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A Partisan's Daughter 1st Editionby Louis de Bernieres
"[A] largely unsatisfying exploration of loneliness buoyed only by moments of poignancy or humor, as well as an admittedly haunting ending....[T]he author comes off as showy and given to gratuitous displays of geo-historical knowledge." Rayyan Al-Shawaf, San Antonio Express-News (read the entire Express-News review)
Synopses & Reviews
Set in North London during the Winter of Discontent, A Partisan's Daughter features the relationship between Chris, an unhappily married, middle-aged Englishman and Roza, a young Serbian woman who has recently moved to London.
While driving through Archway in the course of his job as a medical rep, Chris is captivated by a young woman on a street corner. Clumsily, he engages her in conversation, and he secures an invitation to return one day for a coffee.
His visits become more frequent and Roza starts to tell him the story of her life, drawing him increasingly into her world — from her childhood as a daughter of one of Tito's Partisans through her journey to England and on to her more recent colourful and dangerous past in London.
A Partisan's Daughter is about the power of storytelling. It is also a beautifully wrought and unlikely love story which is both compelling and moving to read. Here is another wonderful novel from the author of the bestselling Birds Without Wings and Captain Corelli's Mandolin.
"De Bernières (Corellis Mandolin) delivers an oddball love story of two spiritually displaced would-be lovers. During a dreary late 1970s London winter, stolid and discontented Chris is drawn to seedy and mysterious Roza, a Yugoslav émigrée he initially believes is a prostitute. She isnt (though she claims to have been), and soon the two embark on an awkward friendship (Chris would like to imagine it as a romance) in which Roza spins her lifes stories for her nondescript, erstwhile suitor. Roza, whose father supported Tito, moved to London for opportunity but instead found a school of hard knocks, and shes all too happy to dole out the lessons she learned to the slavering Chris. The questions of whether Roza will fall for Chris and whether Chris will leave his wife (he calls her the Great White Loaf) carry the reader along, as the reliability of Chris and Roza, who trade off narration duties, is called into question — sometimes to less than ideal effect. The conclusion is crushing, and Chris's scorching regret burns brightly to the last line." Publishers weekly (Copyright Reed Business Information, Inc.)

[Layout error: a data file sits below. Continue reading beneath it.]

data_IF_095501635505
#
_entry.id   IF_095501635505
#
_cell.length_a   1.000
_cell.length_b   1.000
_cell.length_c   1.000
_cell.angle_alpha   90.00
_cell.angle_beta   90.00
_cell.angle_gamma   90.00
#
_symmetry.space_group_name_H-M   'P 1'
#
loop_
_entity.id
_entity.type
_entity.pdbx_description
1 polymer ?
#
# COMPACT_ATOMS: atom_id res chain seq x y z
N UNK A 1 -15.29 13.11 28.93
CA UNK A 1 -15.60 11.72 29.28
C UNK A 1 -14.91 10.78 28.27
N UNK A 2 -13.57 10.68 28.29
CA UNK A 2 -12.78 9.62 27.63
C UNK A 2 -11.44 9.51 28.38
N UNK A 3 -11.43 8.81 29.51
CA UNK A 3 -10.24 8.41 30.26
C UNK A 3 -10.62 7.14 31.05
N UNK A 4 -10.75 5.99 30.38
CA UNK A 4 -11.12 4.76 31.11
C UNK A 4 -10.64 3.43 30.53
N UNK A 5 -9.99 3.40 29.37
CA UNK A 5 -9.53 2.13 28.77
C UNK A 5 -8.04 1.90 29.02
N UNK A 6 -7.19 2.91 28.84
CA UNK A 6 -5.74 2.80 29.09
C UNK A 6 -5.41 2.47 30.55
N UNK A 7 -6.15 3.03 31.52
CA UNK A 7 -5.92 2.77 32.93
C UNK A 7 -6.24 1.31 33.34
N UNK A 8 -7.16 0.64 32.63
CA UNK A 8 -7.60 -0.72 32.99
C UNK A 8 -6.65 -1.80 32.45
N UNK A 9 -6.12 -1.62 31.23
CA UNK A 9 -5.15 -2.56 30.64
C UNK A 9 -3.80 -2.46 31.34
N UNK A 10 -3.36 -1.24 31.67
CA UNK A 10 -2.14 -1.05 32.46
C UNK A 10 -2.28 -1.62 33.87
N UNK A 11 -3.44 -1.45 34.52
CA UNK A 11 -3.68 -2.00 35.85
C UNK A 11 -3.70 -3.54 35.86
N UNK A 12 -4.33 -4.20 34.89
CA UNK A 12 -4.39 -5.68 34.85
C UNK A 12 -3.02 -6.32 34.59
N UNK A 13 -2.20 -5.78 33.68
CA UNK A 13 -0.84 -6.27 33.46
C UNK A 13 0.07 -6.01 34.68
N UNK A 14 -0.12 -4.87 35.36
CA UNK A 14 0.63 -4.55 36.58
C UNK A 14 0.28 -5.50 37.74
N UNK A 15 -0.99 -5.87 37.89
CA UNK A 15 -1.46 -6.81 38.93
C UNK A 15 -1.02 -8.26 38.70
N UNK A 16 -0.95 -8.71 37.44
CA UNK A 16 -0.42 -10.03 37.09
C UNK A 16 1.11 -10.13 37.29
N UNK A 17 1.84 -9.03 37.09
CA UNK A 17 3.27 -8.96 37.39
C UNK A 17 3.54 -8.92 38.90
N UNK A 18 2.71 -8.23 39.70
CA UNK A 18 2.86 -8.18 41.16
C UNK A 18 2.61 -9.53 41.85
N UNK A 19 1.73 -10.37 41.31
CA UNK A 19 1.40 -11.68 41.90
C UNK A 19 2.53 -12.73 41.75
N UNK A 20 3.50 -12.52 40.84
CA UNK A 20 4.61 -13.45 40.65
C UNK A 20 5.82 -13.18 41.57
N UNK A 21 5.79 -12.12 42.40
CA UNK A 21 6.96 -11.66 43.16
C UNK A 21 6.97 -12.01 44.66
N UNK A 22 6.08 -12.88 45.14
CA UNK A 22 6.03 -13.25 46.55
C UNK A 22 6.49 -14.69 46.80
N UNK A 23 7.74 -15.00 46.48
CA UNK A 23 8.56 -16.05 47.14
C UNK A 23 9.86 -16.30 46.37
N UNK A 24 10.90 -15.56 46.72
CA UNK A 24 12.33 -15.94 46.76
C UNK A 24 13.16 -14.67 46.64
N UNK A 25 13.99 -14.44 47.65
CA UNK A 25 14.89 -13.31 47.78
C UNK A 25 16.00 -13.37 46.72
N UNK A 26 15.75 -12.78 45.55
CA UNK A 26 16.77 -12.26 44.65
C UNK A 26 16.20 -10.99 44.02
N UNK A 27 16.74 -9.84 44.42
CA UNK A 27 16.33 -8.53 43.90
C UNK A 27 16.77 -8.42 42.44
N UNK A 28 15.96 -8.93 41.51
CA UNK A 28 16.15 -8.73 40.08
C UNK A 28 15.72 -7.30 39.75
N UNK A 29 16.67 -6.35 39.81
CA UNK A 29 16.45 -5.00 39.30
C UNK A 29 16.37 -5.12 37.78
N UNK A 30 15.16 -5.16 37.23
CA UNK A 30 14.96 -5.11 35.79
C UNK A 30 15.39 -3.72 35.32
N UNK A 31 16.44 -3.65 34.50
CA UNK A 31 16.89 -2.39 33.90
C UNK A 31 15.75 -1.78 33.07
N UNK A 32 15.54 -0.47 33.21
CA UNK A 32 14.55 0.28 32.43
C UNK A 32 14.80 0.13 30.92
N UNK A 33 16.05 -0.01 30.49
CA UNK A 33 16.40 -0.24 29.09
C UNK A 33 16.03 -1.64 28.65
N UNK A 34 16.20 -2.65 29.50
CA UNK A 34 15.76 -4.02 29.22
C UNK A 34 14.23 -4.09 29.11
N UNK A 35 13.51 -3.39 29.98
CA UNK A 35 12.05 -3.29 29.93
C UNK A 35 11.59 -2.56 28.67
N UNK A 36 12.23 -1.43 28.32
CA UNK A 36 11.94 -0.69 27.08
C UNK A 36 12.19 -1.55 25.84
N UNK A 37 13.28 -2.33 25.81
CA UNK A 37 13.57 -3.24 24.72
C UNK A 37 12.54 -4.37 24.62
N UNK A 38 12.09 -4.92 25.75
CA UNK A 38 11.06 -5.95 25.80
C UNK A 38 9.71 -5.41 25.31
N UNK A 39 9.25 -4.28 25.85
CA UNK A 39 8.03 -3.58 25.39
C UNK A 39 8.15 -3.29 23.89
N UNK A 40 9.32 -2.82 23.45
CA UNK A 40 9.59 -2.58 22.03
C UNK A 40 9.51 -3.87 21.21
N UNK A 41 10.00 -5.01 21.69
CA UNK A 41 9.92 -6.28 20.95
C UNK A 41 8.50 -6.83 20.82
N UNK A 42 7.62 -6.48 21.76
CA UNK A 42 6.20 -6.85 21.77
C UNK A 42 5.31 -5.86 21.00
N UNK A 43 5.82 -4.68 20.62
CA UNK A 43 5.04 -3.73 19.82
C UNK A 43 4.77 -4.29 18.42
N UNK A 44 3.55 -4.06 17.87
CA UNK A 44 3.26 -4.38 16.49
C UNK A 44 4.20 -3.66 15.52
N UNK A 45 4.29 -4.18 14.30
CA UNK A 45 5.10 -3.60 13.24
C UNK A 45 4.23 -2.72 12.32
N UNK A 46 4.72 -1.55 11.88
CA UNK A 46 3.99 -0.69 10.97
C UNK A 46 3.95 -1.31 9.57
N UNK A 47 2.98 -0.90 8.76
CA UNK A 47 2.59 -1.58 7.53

"De Bernires (Corelli's Mandolin) delivers an oddball love story of two spiritually displaced would-be lovers. During a dreary late 1970s London winter, stolid and discontented Chris is drawn to seedy and mysterious Roza, a Yugoslav migre he initially believes is a prostitute. She isn't (though she claims to have been), and soon the two embark on an awkward friendship (Chris would like to imagine it as a romance) in which Roza spins her life's stories for her nondescript, erstwhile suitor. Roza, whose father supported Tito, moved to London for opportunity but instead found a school of hard knocks, and she's all too happy to dole out the lessons she learned to the slavering Chris. The questions of whether Roza will fall for Chris and whether Chris will leave his wife (he calls her 'the Great White Loaf') carry the reader along, as the reliability of Chris and Roza, who trade off narration duties, is called into question — sometimes to less than ideal effect. The conclusion is crushing, and Chris's scorching regret burns brightly to the last line." Publishers Weekly (Copyright Reed Business Information, Inc.)